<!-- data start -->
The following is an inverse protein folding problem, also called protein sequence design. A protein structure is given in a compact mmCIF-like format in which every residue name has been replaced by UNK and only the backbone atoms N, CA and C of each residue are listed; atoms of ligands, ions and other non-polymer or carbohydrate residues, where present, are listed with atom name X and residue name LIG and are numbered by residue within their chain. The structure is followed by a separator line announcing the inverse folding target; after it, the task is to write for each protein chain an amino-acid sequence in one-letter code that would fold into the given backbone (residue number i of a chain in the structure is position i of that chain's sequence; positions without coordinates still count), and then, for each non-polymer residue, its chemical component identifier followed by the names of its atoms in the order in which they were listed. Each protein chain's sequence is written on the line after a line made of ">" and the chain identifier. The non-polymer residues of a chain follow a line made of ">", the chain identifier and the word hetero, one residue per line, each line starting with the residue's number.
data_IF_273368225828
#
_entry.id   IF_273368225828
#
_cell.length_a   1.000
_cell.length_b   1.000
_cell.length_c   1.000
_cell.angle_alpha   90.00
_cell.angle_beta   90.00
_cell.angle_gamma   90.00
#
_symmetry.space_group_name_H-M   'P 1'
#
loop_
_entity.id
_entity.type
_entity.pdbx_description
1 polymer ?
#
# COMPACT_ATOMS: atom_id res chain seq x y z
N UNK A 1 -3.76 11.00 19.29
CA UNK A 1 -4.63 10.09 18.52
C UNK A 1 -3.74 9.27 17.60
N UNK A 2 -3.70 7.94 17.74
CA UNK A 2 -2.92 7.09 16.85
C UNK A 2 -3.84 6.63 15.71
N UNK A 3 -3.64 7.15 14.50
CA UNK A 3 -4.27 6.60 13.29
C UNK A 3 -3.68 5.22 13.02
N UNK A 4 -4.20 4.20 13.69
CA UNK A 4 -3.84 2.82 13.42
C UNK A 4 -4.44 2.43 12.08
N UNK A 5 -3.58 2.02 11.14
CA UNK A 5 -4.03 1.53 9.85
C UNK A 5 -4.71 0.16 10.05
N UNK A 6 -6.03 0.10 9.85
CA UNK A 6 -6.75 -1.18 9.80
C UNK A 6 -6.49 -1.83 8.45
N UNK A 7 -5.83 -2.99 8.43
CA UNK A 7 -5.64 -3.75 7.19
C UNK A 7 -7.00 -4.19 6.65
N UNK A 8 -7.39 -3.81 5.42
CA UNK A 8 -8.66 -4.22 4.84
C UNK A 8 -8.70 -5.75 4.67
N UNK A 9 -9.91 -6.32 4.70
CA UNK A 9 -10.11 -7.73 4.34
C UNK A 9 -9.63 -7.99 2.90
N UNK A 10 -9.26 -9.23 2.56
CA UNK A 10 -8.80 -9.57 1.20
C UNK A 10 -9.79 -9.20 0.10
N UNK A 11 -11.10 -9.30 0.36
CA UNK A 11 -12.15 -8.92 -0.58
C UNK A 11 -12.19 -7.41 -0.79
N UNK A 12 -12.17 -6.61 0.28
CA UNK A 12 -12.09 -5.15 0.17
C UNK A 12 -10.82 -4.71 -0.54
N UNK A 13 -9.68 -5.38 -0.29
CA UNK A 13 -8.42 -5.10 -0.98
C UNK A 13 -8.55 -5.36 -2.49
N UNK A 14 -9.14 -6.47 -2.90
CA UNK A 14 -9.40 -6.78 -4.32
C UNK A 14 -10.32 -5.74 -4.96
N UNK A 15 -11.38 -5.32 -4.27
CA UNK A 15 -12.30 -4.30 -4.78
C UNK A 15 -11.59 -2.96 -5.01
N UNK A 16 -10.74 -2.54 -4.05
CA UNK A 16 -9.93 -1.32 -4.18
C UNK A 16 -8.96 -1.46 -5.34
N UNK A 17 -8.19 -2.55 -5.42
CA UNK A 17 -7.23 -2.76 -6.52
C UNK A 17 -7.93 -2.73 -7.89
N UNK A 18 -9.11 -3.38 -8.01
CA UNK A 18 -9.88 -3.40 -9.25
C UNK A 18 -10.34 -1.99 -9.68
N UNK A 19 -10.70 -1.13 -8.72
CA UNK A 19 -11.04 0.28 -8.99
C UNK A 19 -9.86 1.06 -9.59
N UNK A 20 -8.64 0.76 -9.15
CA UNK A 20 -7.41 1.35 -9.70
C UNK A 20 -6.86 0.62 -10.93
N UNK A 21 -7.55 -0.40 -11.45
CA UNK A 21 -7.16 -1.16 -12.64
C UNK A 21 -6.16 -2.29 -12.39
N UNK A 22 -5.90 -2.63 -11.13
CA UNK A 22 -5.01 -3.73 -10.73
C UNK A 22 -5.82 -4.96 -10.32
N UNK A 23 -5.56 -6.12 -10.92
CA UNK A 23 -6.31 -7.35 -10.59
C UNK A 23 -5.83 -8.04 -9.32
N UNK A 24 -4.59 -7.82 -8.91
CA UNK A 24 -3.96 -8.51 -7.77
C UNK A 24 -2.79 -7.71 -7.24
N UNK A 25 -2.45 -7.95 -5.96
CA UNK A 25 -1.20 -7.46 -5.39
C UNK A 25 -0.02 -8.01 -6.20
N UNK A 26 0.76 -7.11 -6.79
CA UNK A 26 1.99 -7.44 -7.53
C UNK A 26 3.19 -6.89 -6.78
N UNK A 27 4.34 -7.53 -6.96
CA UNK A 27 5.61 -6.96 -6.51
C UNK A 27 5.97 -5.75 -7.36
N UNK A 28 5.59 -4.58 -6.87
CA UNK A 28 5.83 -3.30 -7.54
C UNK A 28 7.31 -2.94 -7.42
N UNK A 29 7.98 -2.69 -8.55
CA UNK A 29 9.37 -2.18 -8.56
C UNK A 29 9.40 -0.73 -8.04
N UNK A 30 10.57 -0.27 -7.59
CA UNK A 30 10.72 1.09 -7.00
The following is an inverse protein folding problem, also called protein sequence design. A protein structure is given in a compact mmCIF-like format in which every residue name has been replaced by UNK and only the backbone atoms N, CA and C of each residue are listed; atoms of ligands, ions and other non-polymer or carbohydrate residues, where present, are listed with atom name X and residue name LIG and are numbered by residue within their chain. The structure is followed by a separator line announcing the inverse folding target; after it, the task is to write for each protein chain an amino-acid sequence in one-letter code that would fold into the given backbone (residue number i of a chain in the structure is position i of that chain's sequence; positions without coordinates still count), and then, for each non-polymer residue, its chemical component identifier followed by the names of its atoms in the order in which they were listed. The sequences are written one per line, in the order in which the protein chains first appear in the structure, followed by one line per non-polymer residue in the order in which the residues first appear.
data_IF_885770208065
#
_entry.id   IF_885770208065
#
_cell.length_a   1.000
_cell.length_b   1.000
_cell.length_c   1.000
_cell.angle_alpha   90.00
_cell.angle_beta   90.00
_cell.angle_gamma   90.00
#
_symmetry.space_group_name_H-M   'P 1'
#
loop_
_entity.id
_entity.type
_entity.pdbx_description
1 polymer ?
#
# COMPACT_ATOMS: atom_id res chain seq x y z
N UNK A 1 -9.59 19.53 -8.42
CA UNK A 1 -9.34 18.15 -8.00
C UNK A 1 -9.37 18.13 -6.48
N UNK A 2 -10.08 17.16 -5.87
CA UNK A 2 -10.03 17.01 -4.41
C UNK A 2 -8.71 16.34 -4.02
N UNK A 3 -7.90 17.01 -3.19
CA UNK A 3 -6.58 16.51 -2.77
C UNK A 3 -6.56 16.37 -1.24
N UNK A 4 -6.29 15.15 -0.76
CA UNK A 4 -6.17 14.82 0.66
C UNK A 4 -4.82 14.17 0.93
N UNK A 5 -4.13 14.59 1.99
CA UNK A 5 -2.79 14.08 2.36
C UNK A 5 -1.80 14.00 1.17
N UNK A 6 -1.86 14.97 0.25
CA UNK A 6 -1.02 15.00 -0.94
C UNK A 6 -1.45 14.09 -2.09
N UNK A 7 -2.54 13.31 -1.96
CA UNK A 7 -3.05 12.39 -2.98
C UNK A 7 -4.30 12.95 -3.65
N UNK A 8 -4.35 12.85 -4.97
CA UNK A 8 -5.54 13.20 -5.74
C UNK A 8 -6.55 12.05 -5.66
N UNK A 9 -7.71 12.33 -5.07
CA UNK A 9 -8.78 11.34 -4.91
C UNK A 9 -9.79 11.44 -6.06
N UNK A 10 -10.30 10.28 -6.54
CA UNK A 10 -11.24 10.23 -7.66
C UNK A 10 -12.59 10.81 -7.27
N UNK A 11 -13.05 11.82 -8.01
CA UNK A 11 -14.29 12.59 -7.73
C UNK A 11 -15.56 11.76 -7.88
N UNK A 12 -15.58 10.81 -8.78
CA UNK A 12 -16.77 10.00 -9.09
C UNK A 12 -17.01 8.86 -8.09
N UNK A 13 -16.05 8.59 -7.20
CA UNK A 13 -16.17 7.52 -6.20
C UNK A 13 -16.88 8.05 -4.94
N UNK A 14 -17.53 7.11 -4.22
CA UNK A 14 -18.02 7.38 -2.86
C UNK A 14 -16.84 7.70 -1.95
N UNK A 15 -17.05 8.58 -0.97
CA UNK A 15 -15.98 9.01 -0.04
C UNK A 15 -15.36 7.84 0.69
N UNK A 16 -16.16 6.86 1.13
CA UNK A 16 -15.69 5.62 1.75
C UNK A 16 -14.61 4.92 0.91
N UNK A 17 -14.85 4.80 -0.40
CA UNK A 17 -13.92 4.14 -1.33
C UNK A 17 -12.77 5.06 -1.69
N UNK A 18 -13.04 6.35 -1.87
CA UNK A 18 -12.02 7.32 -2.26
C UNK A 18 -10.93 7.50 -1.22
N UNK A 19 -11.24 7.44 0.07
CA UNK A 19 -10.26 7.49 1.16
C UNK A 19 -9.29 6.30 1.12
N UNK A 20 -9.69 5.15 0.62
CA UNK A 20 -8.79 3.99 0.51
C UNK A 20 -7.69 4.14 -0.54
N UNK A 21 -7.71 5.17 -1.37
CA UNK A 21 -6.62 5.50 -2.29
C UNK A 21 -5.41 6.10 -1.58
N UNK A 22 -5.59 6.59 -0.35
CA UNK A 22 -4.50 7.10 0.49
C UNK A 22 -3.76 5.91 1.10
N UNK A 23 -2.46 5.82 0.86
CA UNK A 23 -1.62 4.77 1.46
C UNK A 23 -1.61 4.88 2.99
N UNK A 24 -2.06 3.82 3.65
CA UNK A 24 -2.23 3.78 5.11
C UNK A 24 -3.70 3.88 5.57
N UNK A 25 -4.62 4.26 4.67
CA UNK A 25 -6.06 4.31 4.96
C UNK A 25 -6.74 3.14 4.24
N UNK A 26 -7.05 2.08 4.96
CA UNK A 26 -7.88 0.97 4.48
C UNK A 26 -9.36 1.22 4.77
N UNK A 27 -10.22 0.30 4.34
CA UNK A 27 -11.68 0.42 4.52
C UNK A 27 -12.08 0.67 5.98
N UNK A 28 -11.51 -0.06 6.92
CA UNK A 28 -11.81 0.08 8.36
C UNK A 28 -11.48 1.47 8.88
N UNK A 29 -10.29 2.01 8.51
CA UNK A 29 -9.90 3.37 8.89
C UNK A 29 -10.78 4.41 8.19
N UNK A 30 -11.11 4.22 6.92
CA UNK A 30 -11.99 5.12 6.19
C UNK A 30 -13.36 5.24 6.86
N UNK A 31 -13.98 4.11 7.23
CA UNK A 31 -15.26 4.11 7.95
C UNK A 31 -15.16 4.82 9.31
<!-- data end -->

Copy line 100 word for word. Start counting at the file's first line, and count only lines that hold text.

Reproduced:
N UNK A 27 4.34 -7.53 -6.96